We think the country will be better off when everyone realizes that American high schools have a broad unifying function and an ability to bring people back together periodically after long absences. We think if some of the energy now associated with organizing a high school reunion or homecoming football game could be channeled into more substantive ends, the country would be much stronger and less divided. We can no longer afford to smile at Kurt Vonnegut’s famous thought that “true terror is waking up one morning [to] discover that your high school class is running the country.”
To this end, we hope the alumni of every high school in America will join in a new national organization called High School America to —
- Insure the relevance of American high school education to the future needs of the Nation;
- Improve the facilities, courses, and programs of America’s high schools;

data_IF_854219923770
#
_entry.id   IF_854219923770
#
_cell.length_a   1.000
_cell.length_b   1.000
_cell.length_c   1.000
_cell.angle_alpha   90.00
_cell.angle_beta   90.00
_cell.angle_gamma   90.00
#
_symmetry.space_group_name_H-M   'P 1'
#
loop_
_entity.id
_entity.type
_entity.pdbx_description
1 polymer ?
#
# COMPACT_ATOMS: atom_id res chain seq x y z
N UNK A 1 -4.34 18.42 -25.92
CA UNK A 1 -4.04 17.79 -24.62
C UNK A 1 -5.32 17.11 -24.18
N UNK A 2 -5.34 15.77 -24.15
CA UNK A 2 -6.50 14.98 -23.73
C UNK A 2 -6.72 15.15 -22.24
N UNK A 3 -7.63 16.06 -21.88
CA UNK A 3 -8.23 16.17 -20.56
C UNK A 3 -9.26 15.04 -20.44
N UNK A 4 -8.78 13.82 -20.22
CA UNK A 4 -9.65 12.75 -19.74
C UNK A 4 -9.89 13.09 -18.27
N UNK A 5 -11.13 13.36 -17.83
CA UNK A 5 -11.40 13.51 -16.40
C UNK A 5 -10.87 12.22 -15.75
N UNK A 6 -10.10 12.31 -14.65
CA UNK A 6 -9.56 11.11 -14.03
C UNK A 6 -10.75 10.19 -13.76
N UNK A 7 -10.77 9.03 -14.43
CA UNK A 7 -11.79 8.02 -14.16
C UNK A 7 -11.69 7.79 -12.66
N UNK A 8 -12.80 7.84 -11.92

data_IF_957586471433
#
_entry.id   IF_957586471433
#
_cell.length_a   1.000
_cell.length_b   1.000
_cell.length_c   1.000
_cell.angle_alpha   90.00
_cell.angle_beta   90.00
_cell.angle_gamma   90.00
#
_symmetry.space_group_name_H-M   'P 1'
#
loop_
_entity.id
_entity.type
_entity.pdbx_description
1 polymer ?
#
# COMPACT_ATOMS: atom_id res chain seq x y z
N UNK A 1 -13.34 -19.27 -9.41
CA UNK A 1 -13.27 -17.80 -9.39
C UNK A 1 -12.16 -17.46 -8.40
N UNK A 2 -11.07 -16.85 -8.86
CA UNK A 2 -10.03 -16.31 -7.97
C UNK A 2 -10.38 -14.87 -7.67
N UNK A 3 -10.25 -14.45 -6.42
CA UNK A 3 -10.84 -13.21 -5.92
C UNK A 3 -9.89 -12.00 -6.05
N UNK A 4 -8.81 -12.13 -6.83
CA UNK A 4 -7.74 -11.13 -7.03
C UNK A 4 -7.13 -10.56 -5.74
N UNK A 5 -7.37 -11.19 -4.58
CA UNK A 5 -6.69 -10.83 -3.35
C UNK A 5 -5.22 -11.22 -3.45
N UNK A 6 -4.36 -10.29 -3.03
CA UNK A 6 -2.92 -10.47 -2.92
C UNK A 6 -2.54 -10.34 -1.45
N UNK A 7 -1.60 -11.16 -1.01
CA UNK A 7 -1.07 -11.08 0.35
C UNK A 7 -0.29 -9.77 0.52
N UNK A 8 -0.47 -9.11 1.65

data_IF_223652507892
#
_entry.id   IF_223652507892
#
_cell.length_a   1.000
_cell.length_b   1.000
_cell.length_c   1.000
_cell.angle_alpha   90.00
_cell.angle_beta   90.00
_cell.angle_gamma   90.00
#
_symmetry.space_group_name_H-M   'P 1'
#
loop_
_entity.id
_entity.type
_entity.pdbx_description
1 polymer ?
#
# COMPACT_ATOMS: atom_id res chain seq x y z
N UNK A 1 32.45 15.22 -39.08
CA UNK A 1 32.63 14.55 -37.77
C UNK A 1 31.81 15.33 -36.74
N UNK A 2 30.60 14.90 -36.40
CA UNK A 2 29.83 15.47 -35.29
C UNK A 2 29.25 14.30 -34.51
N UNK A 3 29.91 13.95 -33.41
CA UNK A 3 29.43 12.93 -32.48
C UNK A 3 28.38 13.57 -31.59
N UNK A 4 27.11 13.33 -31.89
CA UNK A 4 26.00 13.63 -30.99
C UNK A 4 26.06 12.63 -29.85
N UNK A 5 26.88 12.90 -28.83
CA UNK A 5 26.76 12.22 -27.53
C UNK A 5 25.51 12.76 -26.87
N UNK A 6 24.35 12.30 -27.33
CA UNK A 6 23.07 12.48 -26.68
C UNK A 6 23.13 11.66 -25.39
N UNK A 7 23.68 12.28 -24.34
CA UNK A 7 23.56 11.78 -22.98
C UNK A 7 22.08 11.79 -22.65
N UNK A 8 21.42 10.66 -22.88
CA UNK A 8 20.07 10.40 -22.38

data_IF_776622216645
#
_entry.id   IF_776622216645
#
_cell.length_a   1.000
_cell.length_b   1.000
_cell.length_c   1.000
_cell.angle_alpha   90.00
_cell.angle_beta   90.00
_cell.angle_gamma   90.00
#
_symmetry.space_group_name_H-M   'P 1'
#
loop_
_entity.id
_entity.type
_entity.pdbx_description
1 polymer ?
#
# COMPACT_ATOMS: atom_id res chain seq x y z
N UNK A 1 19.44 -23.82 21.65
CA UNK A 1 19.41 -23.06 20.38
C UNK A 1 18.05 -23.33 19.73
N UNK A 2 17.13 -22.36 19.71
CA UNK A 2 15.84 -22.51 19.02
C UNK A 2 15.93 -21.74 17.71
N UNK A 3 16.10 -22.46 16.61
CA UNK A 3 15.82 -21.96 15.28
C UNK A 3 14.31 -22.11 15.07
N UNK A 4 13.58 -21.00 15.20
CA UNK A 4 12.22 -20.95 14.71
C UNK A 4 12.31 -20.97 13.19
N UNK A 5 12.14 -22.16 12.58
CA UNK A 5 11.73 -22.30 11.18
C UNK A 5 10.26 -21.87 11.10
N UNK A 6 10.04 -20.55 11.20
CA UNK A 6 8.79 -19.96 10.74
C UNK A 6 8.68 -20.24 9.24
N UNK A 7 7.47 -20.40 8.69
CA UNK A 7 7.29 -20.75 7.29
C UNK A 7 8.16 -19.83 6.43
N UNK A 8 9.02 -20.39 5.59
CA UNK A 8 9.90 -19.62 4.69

- Expand on the friendships forged with exchange students in the continuing conduct of the Nation’s foreign policy; and
- Provide assistance to school mates and their relatives who may have fallen on difficult economic times.
One of the reasons that High School America has been formed is the fact that most of our 16 to 24-year-old population seem woefully ill-prepared for what the world now demands. Will the rush to learn by computer from home — now involving 250,000 kids full time and two million more part time — improve the results of American secondary education? Or will it merely save money on the number of teachers needed to supervise students? How will the loss of day-to-day social interaction at a bricks and mortar high school eventually affect the functioning of our democracy?
The Hamilton High School Alumni Association is in the forefront of High School America’s development. It became the first formally constituted group to join the Association of High School Alumni Organizations. Board members of the HHSAA believe that as high schools became an important element in American education during the 20th century, so its alumni, acting together, can be a force for continuing national good in the 21st century.